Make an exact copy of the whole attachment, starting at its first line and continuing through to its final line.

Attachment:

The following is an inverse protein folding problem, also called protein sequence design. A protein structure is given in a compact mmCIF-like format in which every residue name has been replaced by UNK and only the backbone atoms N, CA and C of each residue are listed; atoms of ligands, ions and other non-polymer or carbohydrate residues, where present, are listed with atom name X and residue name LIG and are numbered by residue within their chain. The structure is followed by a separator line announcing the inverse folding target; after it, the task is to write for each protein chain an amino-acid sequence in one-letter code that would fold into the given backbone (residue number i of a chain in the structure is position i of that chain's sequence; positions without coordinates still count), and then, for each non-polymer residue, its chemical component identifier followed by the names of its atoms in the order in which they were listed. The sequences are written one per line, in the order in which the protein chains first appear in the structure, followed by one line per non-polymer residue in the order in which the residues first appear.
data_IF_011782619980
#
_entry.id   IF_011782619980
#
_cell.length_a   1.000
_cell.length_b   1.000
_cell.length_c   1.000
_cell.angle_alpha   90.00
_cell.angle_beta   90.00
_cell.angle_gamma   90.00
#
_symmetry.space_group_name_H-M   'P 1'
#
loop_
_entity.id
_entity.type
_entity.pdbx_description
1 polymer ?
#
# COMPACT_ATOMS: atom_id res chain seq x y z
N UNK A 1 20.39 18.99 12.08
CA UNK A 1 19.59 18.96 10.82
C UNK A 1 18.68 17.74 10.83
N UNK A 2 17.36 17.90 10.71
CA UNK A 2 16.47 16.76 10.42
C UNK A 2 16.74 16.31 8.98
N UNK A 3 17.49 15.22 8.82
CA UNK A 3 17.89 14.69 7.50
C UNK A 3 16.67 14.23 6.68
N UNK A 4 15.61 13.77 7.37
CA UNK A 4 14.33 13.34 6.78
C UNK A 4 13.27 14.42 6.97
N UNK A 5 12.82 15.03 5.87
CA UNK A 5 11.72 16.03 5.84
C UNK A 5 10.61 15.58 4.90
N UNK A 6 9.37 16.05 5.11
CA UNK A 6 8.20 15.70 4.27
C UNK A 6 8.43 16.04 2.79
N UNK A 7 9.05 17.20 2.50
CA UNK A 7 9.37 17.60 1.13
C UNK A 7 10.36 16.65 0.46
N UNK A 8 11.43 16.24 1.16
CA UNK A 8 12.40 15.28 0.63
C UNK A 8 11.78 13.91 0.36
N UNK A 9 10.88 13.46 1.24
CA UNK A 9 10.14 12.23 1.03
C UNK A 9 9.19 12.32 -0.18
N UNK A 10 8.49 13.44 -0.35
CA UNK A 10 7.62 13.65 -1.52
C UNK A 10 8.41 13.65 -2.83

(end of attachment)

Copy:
The following is an inverse protein folding problem, also called protein sequence design. A protein structure is given in a compact mmCIF-like format in which every residue name has been replaced by UNK and only the backbone atoms N, CA and C of each residue are listed; atoms of ligands, ions and other non-polymer or carbohydrate residues, where present, are listed with atom name X and residue name LIG and are numbered by residue within their chain. The structure is followed by a separator line announcing the inverse folding target; after it, the task is to write for each protein chain an amino-acid sequence in one-letter code that would fold into the given backbone (residue number i of a chain in the structure is position i of that chain's sequence; positions without coordinates still count), and then, for each non-polymer residue, its chemical component identifier followed by the names of its atoms in the order in which they were listed. The sequences are written one per line, in the order in which the protein chains first appear in the structure, followed by one line per non-polymer residue in the order in which the residues first appear.
data_IF_011782619980
#
_entry.id   IF_011782619980
#
_cell.length_a   1.000
_cell.length_b   1.000
_cell.length_c   1.000
_cell.angle_alpha   90.00
_cell.angle_beta   90.00
_cell.angle_gamma   90.00
#
_symmetry.space_group_name_H-M   'P 1'
#
loop_
_entity.id
_entity.type
_entity.pdbx_description
1 polymer ?
#
# COMPACT_ATOMS: atom_id res chain seq x y z
N UNK A 1 20.39 18.99 12.08
CA UNK A 1 19.59 18.96 10.82
C UNK A 1 18.68 17.74 10.83
N UNK A 2 17.36 17.90 10.71
CA UNK A 2 16.47 16.76 10.42
C UNK A 2 16.74 16.31 8.98
N UNK A 3 17.49 15.22 8.82
CA UNK A 3 17.89 14.69 7.50
C UNK A 3 16.67 14.23 6.68
N UNK A 4 15.61 13.77 7.37
CA UNK A 4 14.33 13.34 6.78
C UNK A 4 13.27 14.42 6.97
N UNK A 5 12.82 15.03 5.87
CA UNK A 5 11.72 16.03 5.84
C UNK A 5 10.61 15.58 4.90
N UNK A 6 9.37 16.05 5.11
CA UNK A 6 8.20 15.70 4.27
C UNK A 6 8.43 16.04 2.79
N UNK A 7 9.05 17.20 2.50
CA UNK A 7 9.37 17.60 1.13
C UNK A 7 10.36 16.65 0.46
N UNK A 8 11.43 16.24 1.16
CA UNK A 8 12.40 15.28 0.63
C UNK A 8 11.78 13.91 0.36
N UNK A 9 10.88 13.46 1.24
CA UNK A 9 10.14 12.23 1.03
C UNK A 9 9.19 12.32 -0.18
N UNK A 10 8.49 13.44 -0.35
CA UNK A 10 7.62 13.65 -1.52
C UNK A 10 8.41 13.65 -2.83